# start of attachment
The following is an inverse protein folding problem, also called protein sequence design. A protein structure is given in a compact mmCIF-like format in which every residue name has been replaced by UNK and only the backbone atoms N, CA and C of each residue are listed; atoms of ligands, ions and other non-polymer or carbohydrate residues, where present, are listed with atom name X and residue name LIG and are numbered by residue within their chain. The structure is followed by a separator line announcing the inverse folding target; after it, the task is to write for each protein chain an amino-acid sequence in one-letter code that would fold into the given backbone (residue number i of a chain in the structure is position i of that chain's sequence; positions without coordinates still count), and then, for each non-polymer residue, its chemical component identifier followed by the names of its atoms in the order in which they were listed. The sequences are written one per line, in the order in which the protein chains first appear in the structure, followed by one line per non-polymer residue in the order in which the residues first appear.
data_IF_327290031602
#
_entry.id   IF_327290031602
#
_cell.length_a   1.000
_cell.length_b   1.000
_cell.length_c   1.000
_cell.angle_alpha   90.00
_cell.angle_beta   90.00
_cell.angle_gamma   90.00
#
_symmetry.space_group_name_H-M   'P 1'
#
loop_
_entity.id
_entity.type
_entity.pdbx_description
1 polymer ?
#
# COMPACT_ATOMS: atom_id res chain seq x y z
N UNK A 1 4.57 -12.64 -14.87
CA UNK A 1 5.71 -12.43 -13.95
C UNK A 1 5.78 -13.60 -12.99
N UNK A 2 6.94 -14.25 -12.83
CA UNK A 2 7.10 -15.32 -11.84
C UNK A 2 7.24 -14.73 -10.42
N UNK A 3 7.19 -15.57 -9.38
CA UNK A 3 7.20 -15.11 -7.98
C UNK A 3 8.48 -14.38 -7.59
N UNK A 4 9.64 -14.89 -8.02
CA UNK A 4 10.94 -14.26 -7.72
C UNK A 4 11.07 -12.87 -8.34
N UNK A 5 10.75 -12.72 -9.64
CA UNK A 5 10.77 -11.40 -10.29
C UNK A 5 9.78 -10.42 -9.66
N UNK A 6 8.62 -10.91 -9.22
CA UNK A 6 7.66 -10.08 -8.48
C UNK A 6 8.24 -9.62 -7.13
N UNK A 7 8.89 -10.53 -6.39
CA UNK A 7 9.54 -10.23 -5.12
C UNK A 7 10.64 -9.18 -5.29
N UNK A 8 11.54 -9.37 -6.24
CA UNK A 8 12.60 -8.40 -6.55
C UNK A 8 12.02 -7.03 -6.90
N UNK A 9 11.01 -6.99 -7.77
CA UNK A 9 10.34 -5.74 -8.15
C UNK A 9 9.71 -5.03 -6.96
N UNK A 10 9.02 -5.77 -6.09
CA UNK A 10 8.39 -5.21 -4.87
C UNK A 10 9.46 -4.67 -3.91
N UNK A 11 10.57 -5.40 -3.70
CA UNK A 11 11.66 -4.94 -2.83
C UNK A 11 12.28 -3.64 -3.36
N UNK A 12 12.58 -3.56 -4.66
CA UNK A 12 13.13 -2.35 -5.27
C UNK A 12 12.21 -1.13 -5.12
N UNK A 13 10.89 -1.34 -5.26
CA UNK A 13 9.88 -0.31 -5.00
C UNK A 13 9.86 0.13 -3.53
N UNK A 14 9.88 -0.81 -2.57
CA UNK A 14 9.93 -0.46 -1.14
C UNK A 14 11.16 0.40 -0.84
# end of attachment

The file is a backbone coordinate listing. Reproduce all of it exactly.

The following is an inverse protein folding problem, also called protein sequence design. A protein structure is given in a compact mmCIF-like format in which every residue name has been replaced by UNK and only the backbone atoms N, CA and C of each residue are listed; atoms of ligands, ions and other non-polymer or carbohydrate residues, where present, are listed with atom name X and residue name LIG and are numbered by residue within their chain. The structure is followed by a separator line announcing the inverse folding target; after it, the task is to write for each protein chain an amino-acid sequence in one-letter code that would fold into the given backbone (residue number i of a chain in the structure is position i of that chain's sequence; positions without coordinates still count), and then, for each non-polymer residue, its chemical component identifier followed by the names of its atoms in the order in which they were listed. The sequences are written one per line, in the order in which the protein chains first appear in the structure, followed by one line per non-polymer residue in the order in which the residues first appear.
data_IF_327290031602
#
_entry.id   IF_327290031602
#
_cell.length_a   1.000
_cell.length_b   1.000
_cell.length_c   1.000
_cell.angle_alpha   90.00
_cell.angle_beta   90.00
_cell.angle_gamma   90.00
#
_symmetry.space_group_name_H-M   'P 1'
#
loop_
_entity.id
_entity.type
_entity.pdbx_description
1 polymer ?
#
# COMPACT_ATOMS: atom_id res chain seq x y z
N UNK A 1 4.57 -12.64 -14.87
CA UNK A 1 5.71 -12.43 -13.95
C UNK A 1 5.78 -13.60 -12.99
N UNK A 2 6.94 -14.25 -12.83
CA UNK A 2 7.10 -15.32 -11.84
C UNK A 2 7.24 -14.73 -10.42
N UNK A 3 7.19 -15.57 -9.38
CA UNK A 3 7.20 -15.11 -7.98
C UNK A 3 8.48 -14.38 -7.59
N UNK A 4 9.64 -14.89 -8.02
CA UNK A 4 10.94 -14.26 -7.72
C UNK A 4 11.07 -12.87 -8.34
N UNK A 5 10.75 -12.72 -9.64
CA UNK A 5 10.77 -11.40 -10.29
C UNK A 5 9.78 -10.42 -9.66
N UNK A 6 8.62 -10.91 -9.22
CA UNK A 6 7.66 -10.08 -8.48
C UNK A 6 8.24 -9.62 -7.13
N UNK A 7 8.89 -10.53 -6.39
CA UNK A 7 9.54 -10.23 -5.12
C UNK A 7 10.64 -9.18 -5.29
N UNK A 8 11.54 -9.37 -6.24
CA UNK A 8 12.60 -8.40 -6.55
C UNK A 8 12.02 -7.03 -6.90
N UNK A 9 11.01 -6.99 -7.77
CA UNK A 9 10.34 -5.74 -8.15
C UNK A 9 9.71 -5.03 -6.96
N UNK A 10 9.02 -5.77 -6.09
CA UNK A 10 8.39 -5.21 -4.87
C UNK A 10 9.46 -4.67 -3.91
N UNK A 11 10.57 -5.40 -3.70
CA UNK A 11 11.66 -4.94 -2.83
C UNK A 11 12.28 -3.64 -3.36
N UNK A 12 12.58 -3.56 -4.66
CA UNK A 12 13.13 -2.35 -5.27
C UNK A 12 12.21 -1.13 -5.12
N UNK A 13 10.89 -1.34 -5.26
CA UNK A 13 9.88 -0.31 -5.00
C UNK A 13 9.86 0.13 -3.53
N UNK A 14 9.88 -0.81 -2.57
CA UNK A 14 9.93 -0.46 -1.14
C UNK A 14 11.16 0.40 -0.84